http://heymancenter.org/events/jane-austen-in-public-life/

 

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11/17/2017 - 1:00pm
 
 
 
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Leonard Hastings Schoff Memorial Lectures given by Edward Mendelson

Leonard Hastings Schoff Memorial Lectures given by Edward Mendelson

Monday, November 20, 2017 - 8:00pm
Location: 
Faculty House, 64 Morningside Drive
Event Category: 
Talks

THE UNIVERSITY SEMINARS &  COLUMBIA UNIVERSITY  PRESS announce the twenty-fourth series of  the

LEONARD HASTINGS SCHOFF MEMORIAL LECTURES to be given by

Edward Mendelson

Lionel Trilling Professor in the Humanities at Columbia

MEDICINE, EMPIRE, LOVE: THE INNER LIFE OF MRS  DALLOWAY

I. MEDICINE - Monday, November 13, 2017, 8 P.M.

II. EMPIRE - Monday, November 20, 2017, 8 P.M.

III. LOVE - Monday, November 27, 2017, 8 P.M.

Virginia Woolf’s fourth novel Mrs. Dalloway (1925) records the thoughts and acts of a half-dozen unexceptional people in the course of a single day. Yet, through the intensity of its focus, the book also portrays vast panoramas of history and civilization and profound emotional complexities and moral depths. These talks focus on three aspects of this endlessly illuminating book. The first, “Medicine,” explores Virginia Woolf's understanding of bodily and mental illness and well-being. The second, “Empire,” concerns her understanding of the power of large impersonal forces over individual lives. The third, “Love,” is about the real and possible relations that her characters experience with themselves and with others.

Edward Mendelson is the Lionel  Trilling  Professor  in  the  Humanities  at  Columbia  and  the  Literary  Executor of the Estate of W. H. Auden. His books include Early Auden, Later Auden: A Critical Biography; The   Things that Matter: What Seven Classic Novels Have to Say about the Stages of Life; and Moral Agents: Eight Twentieth-  Century American Writers. He has edited eight volumes of The Complete Works of W. H. Auden and many other selected and collected  editions  of  Auden’s  writings.  He  has  also  edited  novels  by  Anthony  Trollope,  George Meredith, Thomas Hardy, H. G.  Wells,  and  Arnold  Bennett.  He  is  a  frequent  contributor  to  The New York Review of Books, The New York Times Book Review, TLS, The London Review of Books, The New Republic, and other publications. He has been a Contributing Editor at PC Magazine since 1987. He is a member of the  American  Academy  of  Arts  and  Sciences  and  of  the  American  Philosophical Society.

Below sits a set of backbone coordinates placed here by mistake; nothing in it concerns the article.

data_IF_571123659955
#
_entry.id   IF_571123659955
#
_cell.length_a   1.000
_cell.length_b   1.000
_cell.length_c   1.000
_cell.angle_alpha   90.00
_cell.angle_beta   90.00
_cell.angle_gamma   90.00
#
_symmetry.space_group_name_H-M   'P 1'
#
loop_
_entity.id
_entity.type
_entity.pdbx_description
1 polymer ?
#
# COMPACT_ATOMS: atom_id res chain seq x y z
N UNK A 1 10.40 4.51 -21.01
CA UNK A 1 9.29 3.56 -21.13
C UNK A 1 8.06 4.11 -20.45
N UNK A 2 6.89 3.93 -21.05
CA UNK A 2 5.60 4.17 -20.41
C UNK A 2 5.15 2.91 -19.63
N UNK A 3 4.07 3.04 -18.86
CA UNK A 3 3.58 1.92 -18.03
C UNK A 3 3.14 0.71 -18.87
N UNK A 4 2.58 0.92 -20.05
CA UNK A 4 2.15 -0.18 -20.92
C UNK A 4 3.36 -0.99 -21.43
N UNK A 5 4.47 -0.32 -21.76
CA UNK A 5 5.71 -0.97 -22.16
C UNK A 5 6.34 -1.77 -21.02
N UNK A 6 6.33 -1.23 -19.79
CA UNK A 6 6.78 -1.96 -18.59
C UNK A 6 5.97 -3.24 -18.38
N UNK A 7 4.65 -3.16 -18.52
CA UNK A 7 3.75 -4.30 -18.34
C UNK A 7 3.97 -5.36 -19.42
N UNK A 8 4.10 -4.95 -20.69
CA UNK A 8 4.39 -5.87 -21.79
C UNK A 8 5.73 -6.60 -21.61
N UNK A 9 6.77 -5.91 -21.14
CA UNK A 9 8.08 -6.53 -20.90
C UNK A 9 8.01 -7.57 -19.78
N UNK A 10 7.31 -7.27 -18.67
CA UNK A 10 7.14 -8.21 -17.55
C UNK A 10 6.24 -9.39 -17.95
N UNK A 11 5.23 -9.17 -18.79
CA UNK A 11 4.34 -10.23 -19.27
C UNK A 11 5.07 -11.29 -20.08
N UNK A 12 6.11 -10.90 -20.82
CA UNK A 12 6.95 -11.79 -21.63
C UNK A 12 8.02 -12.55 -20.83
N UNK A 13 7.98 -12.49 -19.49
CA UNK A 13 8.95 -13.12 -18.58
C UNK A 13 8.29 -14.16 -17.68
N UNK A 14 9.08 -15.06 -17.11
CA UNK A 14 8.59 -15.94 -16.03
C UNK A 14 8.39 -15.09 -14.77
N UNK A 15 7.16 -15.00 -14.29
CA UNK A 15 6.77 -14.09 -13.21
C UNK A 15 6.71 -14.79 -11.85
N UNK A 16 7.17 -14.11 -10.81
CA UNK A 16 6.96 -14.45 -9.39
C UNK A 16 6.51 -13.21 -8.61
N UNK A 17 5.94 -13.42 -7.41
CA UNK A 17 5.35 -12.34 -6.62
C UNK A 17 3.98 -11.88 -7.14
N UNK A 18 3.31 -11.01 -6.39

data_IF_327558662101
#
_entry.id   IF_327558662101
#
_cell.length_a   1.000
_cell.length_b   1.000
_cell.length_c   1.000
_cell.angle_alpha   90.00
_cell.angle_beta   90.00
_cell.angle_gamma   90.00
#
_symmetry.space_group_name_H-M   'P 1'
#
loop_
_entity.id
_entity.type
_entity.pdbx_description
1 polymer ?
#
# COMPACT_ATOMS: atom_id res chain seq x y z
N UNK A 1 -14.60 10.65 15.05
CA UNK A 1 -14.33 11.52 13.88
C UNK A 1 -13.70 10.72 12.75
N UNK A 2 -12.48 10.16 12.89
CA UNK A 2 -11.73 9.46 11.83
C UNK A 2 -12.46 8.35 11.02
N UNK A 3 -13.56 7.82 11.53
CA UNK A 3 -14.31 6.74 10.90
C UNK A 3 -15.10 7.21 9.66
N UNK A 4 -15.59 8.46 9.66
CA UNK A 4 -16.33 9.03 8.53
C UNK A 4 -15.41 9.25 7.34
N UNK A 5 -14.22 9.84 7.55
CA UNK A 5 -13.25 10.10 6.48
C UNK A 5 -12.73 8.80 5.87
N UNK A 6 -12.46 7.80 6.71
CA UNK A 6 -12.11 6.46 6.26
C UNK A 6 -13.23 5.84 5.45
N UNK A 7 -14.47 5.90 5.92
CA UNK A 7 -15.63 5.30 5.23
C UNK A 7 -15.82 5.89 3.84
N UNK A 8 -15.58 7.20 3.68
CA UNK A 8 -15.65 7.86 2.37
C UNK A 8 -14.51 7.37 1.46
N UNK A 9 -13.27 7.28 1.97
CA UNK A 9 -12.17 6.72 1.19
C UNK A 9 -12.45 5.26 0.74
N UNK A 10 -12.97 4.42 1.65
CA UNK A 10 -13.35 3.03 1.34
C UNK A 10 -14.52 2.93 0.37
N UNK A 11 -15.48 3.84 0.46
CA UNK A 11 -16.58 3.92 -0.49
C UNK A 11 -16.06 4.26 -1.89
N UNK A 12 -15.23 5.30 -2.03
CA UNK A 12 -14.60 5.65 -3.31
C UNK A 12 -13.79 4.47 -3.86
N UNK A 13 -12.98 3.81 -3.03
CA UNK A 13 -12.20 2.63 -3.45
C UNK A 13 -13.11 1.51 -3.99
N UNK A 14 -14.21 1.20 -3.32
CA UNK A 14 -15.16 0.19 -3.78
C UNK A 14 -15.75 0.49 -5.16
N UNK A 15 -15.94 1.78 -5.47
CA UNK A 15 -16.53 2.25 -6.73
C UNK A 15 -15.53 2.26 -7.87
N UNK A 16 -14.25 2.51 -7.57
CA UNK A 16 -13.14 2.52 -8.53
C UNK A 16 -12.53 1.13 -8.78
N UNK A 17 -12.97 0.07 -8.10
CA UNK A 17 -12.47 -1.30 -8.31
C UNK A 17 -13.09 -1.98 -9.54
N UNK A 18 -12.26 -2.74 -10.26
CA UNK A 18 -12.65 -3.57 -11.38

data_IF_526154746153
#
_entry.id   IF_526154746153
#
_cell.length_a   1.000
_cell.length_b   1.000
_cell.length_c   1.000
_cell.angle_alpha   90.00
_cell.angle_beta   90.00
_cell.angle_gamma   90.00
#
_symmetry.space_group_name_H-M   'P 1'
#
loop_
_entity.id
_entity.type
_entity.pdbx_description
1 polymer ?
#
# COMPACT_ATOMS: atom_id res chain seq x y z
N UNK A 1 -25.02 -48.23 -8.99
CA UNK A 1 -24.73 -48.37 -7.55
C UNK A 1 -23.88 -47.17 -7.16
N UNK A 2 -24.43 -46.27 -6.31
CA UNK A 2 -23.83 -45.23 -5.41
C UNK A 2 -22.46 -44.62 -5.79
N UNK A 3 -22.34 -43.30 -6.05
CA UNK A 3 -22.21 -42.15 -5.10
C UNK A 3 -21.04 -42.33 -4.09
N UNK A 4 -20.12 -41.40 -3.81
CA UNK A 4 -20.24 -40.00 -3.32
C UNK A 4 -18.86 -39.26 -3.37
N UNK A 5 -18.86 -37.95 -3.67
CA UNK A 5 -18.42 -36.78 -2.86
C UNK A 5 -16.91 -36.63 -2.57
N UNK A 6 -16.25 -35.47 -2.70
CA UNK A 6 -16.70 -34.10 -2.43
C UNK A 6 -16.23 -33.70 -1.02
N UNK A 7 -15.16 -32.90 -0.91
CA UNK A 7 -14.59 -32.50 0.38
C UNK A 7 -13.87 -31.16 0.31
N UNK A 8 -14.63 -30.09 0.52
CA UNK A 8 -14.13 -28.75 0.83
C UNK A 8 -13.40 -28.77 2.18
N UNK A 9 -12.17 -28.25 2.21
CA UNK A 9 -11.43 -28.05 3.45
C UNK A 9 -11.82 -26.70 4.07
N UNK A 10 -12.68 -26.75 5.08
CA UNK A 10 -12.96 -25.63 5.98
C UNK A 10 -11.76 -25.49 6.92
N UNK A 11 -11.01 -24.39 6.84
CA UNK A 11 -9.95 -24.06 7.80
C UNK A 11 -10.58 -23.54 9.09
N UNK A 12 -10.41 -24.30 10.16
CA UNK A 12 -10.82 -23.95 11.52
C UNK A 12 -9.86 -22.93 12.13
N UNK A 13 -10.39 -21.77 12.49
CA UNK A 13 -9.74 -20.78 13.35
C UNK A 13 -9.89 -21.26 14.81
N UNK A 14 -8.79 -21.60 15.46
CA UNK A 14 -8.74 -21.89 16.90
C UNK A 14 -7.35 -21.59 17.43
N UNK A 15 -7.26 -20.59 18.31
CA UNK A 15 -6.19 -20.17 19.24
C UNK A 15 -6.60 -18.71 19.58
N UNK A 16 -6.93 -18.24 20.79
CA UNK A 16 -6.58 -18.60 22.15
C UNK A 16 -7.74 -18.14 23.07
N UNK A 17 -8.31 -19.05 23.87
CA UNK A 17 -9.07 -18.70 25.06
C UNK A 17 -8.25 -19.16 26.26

LECTURES ARE FREE AND OPEN TO THE PUBLIC |Reception immediately following each lecture  All lectures are held in Faculty House, 64 Morningside Drive

 

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11/20/2017 - 8:00pm
 
 
 
 
 
 
 
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Leonard Hastings Schoff Memorial Lectures given by Edward Mendelson

Leonard Hastings Schoff Memorial Lectures given by Edward Mendelson

Monday, November 27, 2017 - 8:00pm
Location: 
Faculty House, 64 Morningside Drive
Event Category: 
Talks

THE UNIVERSITY SEMINARS &  COLUMBIA UNIVERSITY  PRESS announce the twenty-fourth series of  the

LEONARD HASTINGS SCHOFF MEMORIAL LECTURES to be given by

Edward Mendelson

Lionel Trilling Professor in the Humanities at Columbia

MEDICINE, EMPIRE, LOVE: THE INNER LIFE OF MRS  DALLOWAY

I. MEDICINE - Monday, November 13, 2017, 8 P.M.

II. EMPIRE - Monday, November 20, 2017, 8 P.M.

III. LOVE - Monday, November 27, 2017, 8 P.M.

Virginia Woolf’s fourth novel Mrs. Dalloway (1925) records the thoughts and acts of a half-dozen unexceptional people in the course of a single day. Yet, through the intensity of its focus, the book also portrays vast panoramas of history and civilization and profound emotional complexities and moral depths. These talks focus on three aspects of this endlessly illuminating book. The first, “Medicine,” explores Virginia Woolf's understanding of bodily and mental illness and well-being. The second, “Empire,” concerns her understanding of the power of large impersonal forces over individual lives. The third, “Love,” is about the real and possible relations that her characters experience with themselves and with others.

Edward Mendelson is the Lionel  Trilling  Professor  in  the  Humanities  at  Columbia  and  the  Literary  Executor of the Estate of W. H. Auden. His books include Early Auden, Later Auden: A Critical Biography; The   Things that Matter: What Seven Classic Novels Have to Say about the Stages of Life; and Moral Agents: Eight Twentieth-  Century American Writers. He has edited eight volumes of The Complete Works of W. H. Auden and many other selected and collected  editions  of  Auden’s  writings.  He  has  also  edited  novels  by  Anthony  Trollope,  George Meredith, Thomas Hardy, H. G.  Wells,  and  Arnold  Bennett.  He  is  a  frequent  contributor  to  The New York Review of Books, The New York Times Book Review, TLS, The London Review of Books, The New Republic, and other publications. He has been a Contributing Editor at PC Magazine since 1987. He is a member of the  American  Academy  of  Arts  and  Sciences  and  of  the  American  Philosophical Society.

LECTURES ARE FREE AND OPEN TO THE PUBLIC |Reception immediately following each lecture  All lectures are held in Faculty House, 64 Morningside Drive

 

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11/27/2017 - 8:00pm
 
 
 
Screening of The Graduate, Maura Spiegel

Screening of The Graduate, Maura Spiegel

Thursday, November 30, 2017 - 7:00pm
Location: 
511 Dodge Hall
Event Category: 
Talks

Nov 30 - Prof. Maura Spiegel will be joining Mark Harris and Shari Springer Berman in a panel discussing the legacy of Mike Nichol's 1967 film The Graduate. This event is  presented by Columbia's Institute for Israel and Jewish Studies, Columbia University School of the Arts, and supported by the Kaye Family.

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11/30/2017 - 7:00pm